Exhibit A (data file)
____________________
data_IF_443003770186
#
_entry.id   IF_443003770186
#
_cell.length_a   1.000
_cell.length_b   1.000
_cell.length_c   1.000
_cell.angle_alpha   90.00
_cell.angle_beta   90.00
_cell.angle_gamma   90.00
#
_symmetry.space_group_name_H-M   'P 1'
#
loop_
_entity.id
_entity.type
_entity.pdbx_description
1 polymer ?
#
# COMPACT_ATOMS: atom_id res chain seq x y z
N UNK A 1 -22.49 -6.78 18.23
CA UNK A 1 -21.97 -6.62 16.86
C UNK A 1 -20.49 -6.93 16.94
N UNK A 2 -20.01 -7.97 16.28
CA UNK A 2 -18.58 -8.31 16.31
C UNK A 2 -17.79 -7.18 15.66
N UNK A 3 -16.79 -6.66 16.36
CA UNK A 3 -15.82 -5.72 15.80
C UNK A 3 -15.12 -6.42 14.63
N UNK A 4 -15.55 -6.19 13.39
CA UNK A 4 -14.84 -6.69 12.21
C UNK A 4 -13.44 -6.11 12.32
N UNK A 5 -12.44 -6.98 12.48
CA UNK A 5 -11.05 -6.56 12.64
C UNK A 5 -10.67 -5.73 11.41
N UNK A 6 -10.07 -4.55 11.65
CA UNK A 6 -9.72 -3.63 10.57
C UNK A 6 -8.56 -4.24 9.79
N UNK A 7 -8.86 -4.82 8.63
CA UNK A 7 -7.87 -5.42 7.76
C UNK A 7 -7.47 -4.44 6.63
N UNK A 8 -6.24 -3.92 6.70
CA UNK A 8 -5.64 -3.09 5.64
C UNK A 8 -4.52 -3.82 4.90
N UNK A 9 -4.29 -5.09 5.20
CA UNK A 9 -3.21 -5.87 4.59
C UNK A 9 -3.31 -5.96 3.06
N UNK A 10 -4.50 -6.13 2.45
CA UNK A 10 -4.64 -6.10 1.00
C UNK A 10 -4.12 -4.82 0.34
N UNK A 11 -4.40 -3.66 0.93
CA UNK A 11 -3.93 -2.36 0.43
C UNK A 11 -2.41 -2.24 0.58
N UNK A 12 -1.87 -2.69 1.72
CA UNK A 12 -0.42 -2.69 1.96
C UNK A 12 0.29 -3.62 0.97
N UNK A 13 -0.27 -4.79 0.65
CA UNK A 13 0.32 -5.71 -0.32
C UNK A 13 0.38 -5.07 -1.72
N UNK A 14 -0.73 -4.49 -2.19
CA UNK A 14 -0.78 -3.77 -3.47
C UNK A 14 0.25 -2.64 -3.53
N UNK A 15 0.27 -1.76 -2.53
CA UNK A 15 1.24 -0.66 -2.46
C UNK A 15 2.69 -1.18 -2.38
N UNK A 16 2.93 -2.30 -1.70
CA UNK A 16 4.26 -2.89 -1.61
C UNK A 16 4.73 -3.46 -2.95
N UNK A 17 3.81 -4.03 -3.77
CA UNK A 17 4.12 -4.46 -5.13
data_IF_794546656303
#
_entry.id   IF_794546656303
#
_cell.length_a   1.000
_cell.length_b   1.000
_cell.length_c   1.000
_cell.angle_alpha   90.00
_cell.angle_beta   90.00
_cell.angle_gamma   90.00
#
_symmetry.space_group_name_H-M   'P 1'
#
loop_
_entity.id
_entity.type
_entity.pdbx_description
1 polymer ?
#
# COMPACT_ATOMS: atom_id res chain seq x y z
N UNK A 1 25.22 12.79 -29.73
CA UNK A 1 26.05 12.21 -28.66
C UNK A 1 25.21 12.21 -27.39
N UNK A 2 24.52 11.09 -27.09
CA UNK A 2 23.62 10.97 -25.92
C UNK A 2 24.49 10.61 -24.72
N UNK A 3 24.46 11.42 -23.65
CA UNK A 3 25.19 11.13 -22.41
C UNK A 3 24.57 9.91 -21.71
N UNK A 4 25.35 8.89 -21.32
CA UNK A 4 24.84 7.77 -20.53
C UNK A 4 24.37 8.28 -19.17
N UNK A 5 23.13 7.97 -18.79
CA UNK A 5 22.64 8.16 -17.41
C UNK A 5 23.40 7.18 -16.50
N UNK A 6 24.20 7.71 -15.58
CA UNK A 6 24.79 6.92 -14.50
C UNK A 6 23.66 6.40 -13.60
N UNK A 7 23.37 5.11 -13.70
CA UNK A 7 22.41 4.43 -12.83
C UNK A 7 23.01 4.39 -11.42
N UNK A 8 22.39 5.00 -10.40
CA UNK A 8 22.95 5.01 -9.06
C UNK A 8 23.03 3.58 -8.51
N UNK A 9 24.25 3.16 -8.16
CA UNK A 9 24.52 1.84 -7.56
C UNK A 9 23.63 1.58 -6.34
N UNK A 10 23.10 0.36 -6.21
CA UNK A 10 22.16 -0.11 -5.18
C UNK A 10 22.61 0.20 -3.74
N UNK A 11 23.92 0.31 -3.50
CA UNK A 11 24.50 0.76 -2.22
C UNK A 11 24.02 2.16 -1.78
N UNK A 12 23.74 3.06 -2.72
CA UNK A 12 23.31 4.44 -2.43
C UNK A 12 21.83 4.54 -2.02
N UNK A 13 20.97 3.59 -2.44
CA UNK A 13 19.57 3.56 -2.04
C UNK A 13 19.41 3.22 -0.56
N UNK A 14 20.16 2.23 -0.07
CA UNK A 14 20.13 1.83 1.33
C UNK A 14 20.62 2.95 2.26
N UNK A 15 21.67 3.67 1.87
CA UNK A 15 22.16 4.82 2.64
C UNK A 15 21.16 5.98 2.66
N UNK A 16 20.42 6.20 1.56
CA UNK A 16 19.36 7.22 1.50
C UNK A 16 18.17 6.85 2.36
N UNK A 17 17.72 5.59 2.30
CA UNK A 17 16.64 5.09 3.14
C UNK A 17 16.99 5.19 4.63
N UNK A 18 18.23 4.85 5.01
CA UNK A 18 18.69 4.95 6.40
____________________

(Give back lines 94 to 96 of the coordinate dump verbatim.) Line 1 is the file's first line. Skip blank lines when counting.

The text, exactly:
N UNK A 2 24.52 11.09 -27.09
CA UNK A 2 23.62 10.97 -25.92
C UNK A 2 24.49 10.61 -24.72